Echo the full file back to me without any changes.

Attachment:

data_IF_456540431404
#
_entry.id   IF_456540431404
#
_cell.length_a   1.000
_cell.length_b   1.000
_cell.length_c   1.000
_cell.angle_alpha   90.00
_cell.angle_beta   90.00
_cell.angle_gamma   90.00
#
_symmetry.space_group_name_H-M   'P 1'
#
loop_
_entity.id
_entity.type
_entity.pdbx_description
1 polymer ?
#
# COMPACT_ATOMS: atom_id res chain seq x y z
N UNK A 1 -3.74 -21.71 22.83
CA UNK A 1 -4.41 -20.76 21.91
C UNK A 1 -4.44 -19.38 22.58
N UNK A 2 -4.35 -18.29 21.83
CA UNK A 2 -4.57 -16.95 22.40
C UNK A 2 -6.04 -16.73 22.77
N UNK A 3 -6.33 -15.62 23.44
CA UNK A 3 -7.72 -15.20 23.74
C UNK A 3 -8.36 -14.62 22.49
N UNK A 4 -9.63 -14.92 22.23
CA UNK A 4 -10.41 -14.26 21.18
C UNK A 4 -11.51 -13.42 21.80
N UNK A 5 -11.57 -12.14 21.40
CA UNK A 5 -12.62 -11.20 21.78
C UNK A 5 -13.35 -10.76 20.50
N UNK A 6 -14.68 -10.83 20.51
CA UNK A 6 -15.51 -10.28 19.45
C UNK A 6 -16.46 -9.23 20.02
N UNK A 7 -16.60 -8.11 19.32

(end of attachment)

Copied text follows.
data_IF_456540431404
#
_entry.id   IF_456540431404
#
_cell.length_a   1.000
_cell.length_b   1.000
_cell.length_c   1.000
_cell.angle_alpha   90.00
_cell.angle_beta   90.00
_cell.angle_gamma   90.00
#
_symmetry.space_group_name_H-M   'P 1'
#
loop_
_entity.id
_entity.type
_entity.pdbx_description
1 polymer ?
#
# COMPACT_ATOMS: atom_id res chain seq x y z
N UNK A 1 -3.74 -21.71 22.83
CA UNK A 1 -4.41 -20.76 21.91
C UNK A 1 -4.44 -19.38 22.58
N UNK A 2 -4.35 -18.29 21.83
CA UNK A 2 -4.57 -16.95 22.40
C UNK A 2 -6.04 -16.73 22.77
N UNK A 3 -6.33 -15.62 23.44
CA UNK A 3 -7.72 -15.20 23.74
C UNK A 3 -8.36 -14.62 22.49
N UNK A 4 -9.63 -14.92 22.23
CA UNK A 4 -10.41 -14.26 21.18
C UNK A 4 -11.51 -13.42 21.80
N UNK A 5 -11.57 -12.14 21.40
CA UNK A 5 -12.62 -11.20 21.78
C UNK A 5 -13.35 -10.76 20.50
N UNK A 6 -14.68 -10.83 20.51
CA UNK A 6 -15.51 -10.28 19.45
C UNK A 6 -16.46 -9.23 20.02
N UNK A 7 -16.60 -8.11 19.32